Label PRomotion | Use Labels To Encourage User Reviews

Grassroots reviews via Google and other online sites are increasingly influencing product marketing. Companies receiving positive reviews consistently across a variety of platforms can integrate these into different PR channels. Conversely, negative review patterns can provide a blueprint for improving product and/or service quality.

So, either way, reviews are a valuable asset to manufacturers. Labels can provide one excellent channel for encouraging reviews and suggestions for improvement. This can be done either by including a QR code and referencing it to register reviews, or simply directing users to a landing page. Other possible ways to encourage feedback include suggestions to “like us on Facebook” and to post opinions and observations on other social media sites. Of course, the logistics of what and how much you say on a label will tie closely to how much “real estate” exists for this type of promotion.

Regardless of how they get there, reviewers should be able to register their reviews and provide feedback/suggestions on a designated website. Just as with Google and other sites, attribution should be optional. Those wanting to register their comments anonymously should be able to do so. It also should be noted that comments may be used as part of company marketing efforts, subject to authorization by the reviewer. This is unlike Google in that it offers a way to express opinions that will be kept confidential upon request.

By addressing it this way, you encourage maximum participation and the most candid comments, while still developing (hopefully) a repository of positive, on-the-record reviews.

Once you receive comments/feedback/reviews, here are ways to use the information:

  • Excerpt/republish in other marketing venues, from blogs to websites, direct mail/eblasts to press releases. Make a full range of comments appear front and center wherever possible, making it very efficient for those seeking reviews to find them without undue searching. Particularly as mobile usage overtakes desktop both in seeking and buying products/services, users increasingly demand fast, convenient access to information. Having reviews/comments easily accessible on/linked to your website instead of forcing people to search offsite can make you a more attractive option more quickly.
  • Amalgamate negative threads to serve as fodder for improvement. Once you’ve made necessary changes, trumpet what you did to solve the problem(s) as a way to verify that you listen to, and act upon, consumer wants and needs. True stories detailing effective problem resolution often resonate more with prospects and customers than just performing adequately without any problems.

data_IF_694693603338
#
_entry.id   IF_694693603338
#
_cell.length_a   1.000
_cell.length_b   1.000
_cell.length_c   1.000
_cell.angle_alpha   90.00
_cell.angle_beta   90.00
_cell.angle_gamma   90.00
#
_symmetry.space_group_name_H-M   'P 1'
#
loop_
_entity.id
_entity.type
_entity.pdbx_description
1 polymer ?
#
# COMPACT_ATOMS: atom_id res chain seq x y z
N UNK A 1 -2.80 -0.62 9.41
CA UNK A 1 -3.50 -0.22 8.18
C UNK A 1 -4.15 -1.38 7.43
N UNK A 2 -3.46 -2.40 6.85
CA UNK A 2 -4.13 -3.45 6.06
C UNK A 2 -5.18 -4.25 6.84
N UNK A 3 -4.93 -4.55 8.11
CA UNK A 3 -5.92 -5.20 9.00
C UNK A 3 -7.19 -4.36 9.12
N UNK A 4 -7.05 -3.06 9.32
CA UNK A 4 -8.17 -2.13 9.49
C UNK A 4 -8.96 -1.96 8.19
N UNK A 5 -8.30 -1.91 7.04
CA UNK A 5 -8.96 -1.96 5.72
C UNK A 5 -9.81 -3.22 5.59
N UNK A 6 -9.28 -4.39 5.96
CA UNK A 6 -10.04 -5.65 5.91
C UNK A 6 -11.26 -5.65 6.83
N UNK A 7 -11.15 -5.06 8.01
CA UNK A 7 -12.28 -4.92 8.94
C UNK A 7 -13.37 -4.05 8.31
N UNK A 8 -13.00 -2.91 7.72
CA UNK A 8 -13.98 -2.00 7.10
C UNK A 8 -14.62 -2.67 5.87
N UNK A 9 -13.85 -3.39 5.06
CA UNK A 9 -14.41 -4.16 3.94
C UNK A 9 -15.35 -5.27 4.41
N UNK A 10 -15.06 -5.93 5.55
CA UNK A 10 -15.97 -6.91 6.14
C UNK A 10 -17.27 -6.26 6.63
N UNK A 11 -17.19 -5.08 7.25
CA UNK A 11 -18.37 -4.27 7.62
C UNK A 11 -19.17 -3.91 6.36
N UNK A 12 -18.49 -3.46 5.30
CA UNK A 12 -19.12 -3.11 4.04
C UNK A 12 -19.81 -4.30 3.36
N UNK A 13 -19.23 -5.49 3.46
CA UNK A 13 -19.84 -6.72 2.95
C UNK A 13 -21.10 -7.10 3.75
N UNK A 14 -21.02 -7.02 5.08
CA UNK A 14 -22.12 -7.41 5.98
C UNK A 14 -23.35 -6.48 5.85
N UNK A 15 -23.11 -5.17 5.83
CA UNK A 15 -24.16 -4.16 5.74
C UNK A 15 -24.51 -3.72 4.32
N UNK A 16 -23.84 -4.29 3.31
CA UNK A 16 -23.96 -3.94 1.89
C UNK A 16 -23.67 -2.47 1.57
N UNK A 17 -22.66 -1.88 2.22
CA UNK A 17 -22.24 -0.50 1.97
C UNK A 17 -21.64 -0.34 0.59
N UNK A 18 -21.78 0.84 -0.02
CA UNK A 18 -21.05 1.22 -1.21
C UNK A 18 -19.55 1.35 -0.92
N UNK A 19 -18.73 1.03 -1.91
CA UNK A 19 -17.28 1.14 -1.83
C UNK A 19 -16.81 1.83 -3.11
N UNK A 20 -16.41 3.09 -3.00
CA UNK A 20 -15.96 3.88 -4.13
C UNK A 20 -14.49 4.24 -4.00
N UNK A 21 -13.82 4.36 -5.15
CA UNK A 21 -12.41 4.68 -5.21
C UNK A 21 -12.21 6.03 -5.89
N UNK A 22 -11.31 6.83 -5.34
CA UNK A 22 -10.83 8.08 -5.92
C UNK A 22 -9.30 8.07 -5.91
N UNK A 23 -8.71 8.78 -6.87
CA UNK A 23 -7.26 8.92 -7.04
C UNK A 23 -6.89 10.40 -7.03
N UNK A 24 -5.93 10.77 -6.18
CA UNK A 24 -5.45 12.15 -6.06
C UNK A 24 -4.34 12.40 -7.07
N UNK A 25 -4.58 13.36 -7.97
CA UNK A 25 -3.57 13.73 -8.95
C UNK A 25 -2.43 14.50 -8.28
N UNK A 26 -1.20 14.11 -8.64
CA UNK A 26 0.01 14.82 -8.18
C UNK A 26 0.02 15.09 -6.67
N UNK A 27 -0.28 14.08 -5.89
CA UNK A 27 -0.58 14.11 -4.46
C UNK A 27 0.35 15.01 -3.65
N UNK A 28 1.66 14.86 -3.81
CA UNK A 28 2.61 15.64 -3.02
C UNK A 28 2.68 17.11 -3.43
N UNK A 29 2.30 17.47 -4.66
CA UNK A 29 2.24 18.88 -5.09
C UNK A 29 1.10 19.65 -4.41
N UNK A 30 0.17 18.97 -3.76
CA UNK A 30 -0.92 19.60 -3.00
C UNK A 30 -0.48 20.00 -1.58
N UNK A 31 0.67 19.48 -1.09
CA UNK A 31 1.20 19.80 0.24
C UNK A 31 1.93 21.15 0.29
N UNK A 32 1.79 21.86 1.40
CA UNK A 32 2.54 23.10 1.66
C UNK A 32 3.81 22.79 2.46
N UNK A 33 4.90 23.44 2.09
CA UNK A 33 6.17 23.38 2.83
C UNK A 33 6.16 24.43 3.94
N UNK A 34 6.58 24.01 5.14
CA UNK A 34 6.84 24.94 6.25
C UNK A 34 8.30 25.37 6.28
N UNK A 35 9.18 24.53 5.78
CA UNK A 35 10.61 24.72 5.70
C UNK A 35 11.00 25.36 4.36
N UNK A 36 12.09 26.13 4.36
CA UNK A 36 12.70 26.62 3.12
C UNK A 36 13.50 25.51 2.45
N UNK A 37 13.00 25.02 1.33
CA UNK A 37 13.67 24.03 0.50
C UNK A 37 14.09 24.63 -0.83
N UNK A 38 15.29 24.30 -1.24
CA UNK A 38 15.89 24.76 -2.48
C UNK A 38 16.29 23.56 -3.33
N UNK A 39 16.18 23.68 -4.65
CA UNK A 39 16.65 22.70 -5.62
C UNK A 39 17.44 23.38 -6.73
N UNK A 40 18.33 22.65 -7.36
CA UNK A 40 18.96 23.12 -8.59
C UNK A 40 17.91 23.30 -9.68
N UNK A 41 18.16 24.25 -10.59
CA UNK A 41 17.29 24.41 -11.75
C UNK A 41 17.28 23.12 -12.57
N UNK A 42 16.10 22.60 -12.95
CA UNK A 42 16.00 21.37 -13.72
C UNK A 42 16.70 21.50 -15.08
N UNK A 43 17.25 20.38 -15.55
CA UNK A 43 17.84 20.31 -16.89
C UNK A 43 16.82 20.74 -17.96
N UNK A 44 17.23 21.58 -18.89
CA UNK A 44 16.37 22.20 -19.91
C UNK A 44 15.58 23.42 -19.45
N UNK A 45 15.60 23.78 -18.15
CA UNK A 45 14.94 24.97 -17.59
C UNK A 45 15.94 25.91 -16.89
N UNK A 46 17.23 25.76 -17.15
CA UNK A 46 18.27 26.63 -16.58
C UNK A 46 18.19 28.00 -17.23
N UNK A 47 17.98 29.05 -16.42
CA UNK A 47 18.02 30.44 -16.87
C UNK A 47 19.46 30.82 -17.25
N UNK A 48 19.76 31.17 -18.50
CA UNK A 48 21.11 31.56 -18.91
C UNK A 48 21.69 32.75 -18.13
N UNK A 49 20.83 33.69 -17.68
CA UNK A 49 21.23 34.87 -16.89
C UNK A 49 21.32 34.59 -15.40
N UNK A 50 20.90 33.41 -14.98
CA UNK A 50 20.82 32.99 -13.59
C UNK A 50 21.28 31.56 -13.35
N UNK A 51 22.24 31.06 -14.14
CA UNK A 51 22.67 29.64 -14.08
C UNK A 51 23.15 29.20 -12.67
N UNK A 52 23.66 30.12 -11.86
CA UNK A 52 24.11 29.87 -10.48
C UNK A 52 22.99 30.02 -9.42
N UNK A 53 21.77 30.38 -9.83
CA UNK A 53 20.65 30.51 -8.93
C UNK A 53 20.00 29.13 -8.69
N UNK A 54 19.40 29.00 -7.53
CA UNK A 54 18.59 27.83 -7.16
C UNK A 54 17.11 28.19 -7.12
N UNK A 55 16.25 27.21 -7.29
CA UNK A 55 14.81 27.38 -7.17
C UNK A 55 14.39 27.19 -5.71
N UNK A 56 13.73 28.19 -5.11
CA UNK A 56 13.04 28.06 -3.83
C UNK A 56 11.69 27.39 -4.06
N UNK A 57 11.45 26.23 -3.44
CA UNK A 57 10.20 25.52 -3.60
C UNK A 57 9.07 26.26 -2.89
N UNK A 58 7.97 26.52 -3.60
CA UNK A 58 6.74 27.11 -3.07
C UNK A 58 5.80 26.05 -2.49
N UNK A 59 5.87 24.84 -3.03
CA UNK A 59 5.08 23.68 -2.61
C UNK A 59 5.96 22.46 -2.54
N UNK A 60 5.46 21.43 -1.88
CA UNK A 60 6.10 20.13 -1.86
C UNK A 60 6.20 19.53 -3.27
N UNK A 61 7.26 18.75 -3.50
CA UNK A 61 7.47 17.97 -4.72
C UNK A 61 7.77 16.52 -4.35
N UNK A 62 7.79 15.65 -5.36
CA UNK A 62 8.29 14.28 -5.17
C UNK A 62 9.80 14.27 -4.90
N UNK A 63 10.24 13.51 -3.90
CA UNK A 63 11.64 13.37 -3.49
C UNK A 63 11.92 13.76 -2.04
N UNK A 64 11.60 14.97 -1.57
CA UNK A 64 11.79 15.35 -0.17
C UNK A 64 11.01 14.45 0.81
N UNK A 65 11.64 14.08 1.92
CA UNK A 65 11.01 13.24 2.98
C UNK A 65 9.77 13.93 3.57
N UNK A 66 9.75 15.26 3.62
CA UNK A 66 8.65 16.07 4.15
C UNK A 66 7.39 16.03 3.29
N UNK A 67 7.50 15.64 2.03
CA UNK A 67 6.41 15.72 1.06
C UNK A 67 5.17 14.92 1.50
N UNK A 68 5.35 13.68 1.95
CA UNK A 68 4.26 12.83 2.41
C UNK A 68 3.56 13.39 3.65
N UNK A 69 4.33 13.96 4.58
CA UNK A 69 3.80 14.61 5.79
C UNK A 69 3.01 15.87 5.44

• Use reviews to spur further discussion. If you don’t already have a forum for exchange of ideas, insights, and other information, you can create one and “seed” it with thoughts around various reviews that you’ve already received. Ask questions. Be a bit provocative if you dare—going so far as to encourage people to share negative as well as positive opinions about your company and products. Again, neutral or negative comments are powerful tools that you can use to get better. There are studies that claim anywhere from 90%–96% of disgruntled consumers don’t say anything about their dissatisfaction—they just go away. Encouraging people to share problems gives you a potential opportunity to save their business as well as know how to improve the customer experience for others.

Labels, already tasked with performing a variety of functions from detailing ingredients to making health claims, increasingly can become a conduit for expanding PR presence.

This email address is being protected from spambots. You need JavaScript enabled to view it. is president of Lusky Enterprises Inc., a marketing communications and content development company. Since 2008, he has worked with Lightning Labels, a Denver-based all-digital custom label printing company, as a content developer specializing in expert advice articles. Lusky presents common-sense ideas grounded in doing what’s real and right for managing and enhancing public image.

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